To say my life has been less than perfect would be an understatement. I went to college just like most kids. Right out of high school. I went to the local university, but didn’t do a lot of studying. I really didn’t care at that point. I was more concerned with drinking, girls, and having a good time. My family would ask how I was doing. How I was enjoying school. How I liked my teachers. I conjured up a web of little white lies and deceits. I thought they were harmless at the time. Besides, I had the world in the palm of my hand. I was young and had my whole life to get my life together.
My life didn’t change much over the next fourteen years. I was able to keep up the little white lies and deceit. It didn’t seem to matter to me. I would just come up with another excuse why I hadn’t graduated. I changed majors, changed schools, even moved to different states. All the while I kept up my carefree lifestyle. Ah, to be young. I had lived a life where I thought nothing bad would ever happen to me. I was wrong.
It was a spring day in March. I had come back from out of state to watch a university basketball game. The original university I had attended fourteen years ago. My Dad told me he thought he had a hernia and was going to check it out that afternoon. My brother and I went to game and we had a really great time. Why wouldn’t I? I had no cares in the world.
We walked up to my Dad’s house that night talking about the game. They had won of course. Smiles on both of our faces, we rang the doorbell. My Dad’s fiance answered the door and there was a look of terror on her face. We both got quiet as we walked into the living room. My Dad was sitting in his favorite chair with tears in his eyes. I don’t think I’ve ever seen my Dad cry before, I thought. It was like a movie. He told us he had cancer, with six months left to live. Where had my carefree life gone? There must be some mistake.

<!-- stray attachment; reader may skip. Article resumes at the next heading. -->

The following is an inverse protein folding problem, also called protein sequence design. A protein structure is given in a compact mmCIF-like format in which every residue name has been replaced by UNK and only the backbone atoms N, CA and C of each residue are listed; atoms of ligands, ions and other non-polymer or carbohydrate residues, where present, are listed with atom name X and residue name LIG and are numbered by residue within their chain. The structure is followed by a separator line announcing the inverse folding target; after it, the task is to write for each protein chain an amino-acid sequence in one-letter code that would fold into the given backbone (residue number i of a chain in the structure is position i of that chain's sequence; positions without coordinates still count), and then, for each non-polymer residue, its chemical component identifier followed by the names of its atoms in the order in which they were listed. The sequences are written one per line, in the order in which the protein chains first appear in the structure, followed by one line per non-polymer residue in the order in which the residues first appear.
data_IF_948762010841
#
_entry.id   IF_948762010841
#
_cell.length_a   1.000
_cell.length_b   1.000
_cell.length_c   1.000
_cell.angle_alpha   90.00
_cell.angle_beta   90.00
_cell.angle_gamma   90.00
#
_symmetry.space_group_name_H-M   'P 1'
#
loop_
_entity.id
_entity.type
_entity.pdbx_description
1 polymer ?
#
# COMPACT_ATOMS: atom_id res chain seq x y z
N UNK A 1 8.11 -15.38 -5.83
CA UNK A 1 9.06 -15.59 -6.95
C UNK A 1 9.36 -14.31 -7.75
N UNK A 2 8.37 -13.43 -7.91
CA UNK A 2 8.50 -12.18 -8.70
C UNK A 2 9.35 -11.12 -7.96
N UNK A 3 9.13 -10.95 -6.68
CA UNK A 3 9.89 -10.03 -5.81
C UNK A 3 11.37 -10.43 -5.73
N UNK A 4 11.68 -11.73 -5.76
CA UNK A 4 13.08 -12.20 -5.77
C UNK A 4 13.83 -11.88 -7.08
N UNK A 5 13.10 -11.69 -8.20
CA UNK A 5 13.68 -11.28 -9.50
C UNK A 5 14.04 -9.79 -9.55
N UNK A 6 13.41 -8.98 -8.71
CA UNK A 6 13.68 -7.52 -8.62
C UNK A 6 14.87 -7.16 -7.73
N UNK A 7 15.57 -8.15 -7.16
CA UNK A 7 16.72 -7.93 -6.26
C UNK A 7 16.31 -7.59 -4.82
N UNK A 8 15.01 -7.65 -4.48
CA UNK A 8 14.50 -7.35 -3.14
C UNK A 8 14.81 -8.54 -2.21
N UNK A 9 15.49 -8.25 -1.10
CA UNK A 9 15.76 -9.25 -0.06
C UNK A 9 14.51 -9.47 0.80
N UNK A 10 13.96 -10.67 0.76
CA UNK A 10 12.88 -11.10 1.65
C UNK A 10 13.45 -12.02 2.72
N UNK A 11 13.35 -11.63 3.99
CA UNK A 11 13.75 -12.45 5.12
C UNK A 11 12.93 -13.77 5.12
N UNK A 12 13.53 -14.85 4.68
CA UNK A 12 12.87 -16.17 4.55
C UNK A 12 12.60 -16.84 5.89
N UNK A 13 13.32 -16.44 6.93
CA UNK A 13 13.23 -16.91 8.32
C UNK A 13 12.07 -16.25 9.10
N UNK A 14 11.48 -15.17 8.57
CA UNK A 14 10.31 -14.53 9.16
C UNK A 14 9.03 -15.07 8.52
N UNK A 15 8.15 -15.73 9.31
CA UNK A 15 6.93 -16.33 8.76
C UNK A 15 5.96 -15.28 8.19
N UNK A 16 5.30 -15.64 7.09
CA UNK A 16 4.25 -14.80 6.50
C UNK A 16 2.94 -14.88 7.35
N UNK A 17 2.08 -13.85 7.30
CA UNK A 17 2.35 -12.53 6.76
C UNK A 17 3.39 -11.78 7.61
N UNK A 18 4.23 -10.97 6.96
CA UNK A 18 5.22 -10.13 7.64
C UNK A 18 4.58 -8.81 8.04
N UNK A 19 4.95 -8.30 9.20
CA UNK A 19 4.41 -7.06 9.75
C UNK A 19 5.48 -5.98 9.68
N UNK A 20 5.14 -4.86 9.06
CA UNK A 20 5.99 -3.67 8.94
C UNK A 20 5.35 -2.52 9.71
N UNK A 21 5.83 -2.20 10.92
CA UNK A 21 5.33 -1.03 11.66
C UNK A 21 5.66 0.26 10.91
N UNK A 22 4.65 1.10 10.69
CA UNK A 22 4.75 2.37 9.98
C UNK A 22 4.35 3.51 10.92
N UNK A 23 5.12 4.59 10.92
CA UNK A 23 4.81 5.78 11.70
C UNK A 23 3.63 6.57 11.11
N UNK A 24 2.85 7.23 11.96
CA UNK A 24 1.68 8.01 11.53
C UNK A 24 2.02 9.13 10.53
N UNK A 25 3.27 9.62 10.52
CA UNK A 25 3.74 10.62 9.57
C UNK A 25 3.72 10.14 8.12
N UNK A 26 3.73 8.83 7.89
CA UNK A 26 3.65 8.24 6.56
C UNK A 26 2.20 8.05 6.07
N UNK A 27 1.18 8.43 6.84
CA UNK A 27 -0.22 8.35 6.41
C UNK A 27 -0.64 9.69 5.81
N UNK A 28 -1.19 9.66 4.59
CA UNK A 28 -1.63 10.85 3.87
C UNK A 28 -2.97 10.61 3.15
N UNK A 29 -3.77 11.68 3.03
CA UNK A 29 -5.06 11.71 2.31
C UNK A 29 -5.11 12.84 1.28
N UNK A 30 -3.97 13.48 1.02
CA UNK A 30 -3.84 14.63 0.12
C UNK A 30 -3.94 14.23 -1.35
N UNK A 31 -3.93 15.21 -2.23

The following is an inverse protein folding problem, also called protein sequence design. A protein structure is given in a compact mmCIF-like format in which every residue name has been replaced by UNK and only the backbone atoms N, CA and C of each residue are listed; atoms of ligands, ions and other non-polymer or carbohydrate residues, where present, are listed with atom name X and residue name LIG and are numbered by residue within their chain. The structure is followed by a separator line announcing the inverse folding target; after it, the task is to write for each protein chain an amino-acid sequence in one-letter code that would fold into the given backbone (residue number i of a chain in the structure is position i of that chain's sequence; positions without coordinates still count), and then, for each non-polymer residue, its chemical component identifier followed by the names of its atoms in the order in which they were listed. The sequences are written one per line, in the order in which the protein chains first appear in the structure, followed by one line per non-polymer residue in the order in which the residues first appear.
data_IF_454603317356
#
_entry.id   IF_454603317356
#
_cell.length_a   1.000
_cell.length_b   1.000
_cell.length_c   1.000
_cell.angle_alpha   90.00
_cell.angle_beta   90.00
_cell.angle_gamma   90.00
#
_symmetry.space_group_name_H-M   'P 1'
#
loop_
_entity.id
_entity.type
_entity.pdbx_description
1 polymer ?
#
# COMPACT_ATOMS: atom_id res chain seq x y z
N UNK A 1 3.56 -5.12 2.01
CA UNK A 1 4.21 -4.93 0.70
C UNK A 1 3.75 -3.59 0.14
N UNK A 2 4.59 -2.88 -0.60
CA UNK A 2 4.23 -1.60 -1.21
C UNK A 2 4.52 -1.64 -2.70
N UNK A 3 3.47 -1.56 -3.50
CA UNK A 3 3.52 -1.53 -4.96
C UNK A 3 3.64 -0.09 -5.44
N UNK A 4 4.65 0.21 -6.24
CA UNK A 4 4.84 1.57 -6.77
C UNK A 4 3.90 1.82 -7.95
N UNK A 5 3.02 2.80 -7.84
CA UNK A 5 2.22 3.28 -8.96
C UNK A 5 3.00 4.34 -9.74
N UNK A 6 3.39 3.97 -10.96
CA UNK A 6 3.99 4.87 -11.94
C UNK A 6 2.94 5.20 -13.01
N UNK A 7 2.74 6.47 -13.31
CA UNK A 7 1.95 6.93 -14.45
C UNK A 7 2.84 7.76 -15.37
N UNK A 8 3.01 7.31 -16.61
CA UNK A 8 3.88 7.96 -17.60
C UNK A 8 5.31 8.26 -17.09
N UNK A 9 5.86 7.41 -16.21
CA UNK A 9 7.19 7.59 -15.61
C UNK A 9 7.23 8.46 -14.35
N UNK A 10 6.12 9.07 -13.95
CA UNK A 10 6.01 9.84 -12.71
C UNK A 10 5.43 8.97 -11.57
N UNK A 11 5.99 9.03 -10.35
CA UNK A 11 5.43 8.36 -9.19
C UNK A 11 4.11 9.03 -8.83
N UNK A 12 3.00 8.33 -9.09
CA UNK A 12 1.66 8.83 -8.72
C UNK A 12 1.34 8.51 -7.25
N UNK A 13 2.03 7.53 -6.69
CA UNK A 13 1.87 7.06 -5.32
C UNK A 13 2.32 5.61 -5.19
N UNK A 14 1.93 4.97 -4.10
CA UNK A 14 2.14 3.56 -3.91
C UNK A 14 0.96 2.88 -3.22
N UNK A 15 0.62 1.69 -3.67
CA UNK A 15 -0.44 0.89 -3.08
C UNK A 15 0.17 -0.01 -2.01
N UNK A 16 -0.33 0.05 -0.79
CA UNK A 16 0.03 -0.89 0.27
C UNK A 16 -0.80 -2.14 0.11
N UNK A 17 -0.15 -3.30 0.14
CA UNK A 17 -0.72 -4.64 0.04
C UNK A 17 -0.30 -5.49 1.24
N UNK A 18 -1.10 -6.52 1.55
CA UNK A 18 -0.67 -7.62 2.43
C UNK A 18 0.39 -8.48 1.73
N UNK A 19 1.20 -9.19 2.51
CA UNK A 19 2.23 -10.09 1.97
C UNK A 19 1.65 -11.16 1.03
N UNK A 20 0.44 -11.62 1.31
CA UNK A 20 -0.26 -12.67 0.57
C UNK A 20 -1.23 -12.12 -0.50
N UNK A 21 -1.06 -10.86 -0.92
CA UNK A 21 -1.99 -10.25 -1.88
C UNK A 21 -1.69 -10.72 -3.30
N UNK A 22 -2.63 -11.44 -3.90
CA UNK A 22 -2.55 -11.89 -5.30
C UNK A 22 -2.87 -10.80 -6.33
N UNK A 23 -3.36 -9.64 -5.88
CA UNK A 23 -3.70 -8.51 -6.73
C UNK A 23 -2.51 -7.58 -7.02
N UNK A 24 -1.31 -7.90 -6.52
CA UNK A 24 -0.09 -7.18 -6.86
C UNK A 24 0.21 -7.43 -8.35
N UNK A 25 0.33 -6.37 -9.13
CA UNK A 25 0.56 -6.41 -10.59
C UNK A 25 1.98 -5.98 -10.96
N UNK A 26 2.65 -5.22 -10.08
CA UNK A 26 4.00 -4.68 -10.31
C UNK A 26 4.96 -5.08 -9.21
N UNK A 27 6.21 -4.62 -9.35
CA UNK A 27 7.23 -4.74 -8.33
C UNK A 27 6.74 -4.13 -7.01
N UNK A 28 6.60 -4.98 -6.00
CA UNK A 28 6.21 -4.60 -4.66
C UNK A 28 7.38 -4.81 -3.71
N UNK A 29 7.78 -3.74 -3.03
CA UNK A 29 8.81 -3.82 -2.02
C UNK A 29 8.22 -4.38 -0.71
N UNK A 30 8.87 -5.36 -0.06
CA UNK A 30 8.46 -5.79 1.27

After a few days I went back home. It was a long drive, about twelve hours. During that drive I knew that my whole purpose for being had changed. I never believed anything bad could happen to me. It was as if death did not exist to me. Then I started to do the math. Six months. That was such a short amount of time. I have to do something. Can I make it, I thought?
I packed my school schedule with as many classes as I could. I had an internship to do as well. There was no way I could make it could I? I scrambled, begged, and pleaded to get an internship to complete my degree requirements. It was to be a 200 hour internship, along with my other classes, to complete my degree.
My Dad and I had many phone conversations during those six months. Most of them were just me talking. He didn’t have enough strength to carry on a phone conversation more than a couple of minutes. Being so far away it didn’t seem real. He was there and I was here. “Can I come home to be with you?” I asked. He would not listen to such things. He wanted me to finish college.
So there I was, sitting in my cubicle at my internship. I was counting down the hours I had left. At the same time I was counting down the hours that my Dad had left. I wanted to complete them, but I didn’t want to complete them. Again I asked if he wanted me to come home. “No,” he said, “I want you to finish.”
There I was, driving those same twelve hours again, on my way back home. I got a frantic phone call from my Dad during that drive. He hadn’t called me himself in months. His voiced strained and cracked. “Are you coming home? When will you be here?”
“I should be there soon Dad.”
I walked up to my Dad’s house that day with the excitement of my news and the despair of the inevitable. I walked in and he was sitting in his favorite chair. He was a shell of his former self, barely recognizable. I went to his side and whispered in his ear that I had graduated. I had made it. He gave me a smile and a shake of his head. He told me that he loved me and how proud he was of me. I had never heard that from him before. And in eight short hours he was gone. He waited for me. He suffered and strained to stay alive to see me one more time. He waited for me. He wanted to be proud of a son he always knew that could do it. He waited for me. He wanted his final act to be for me. He waited for me.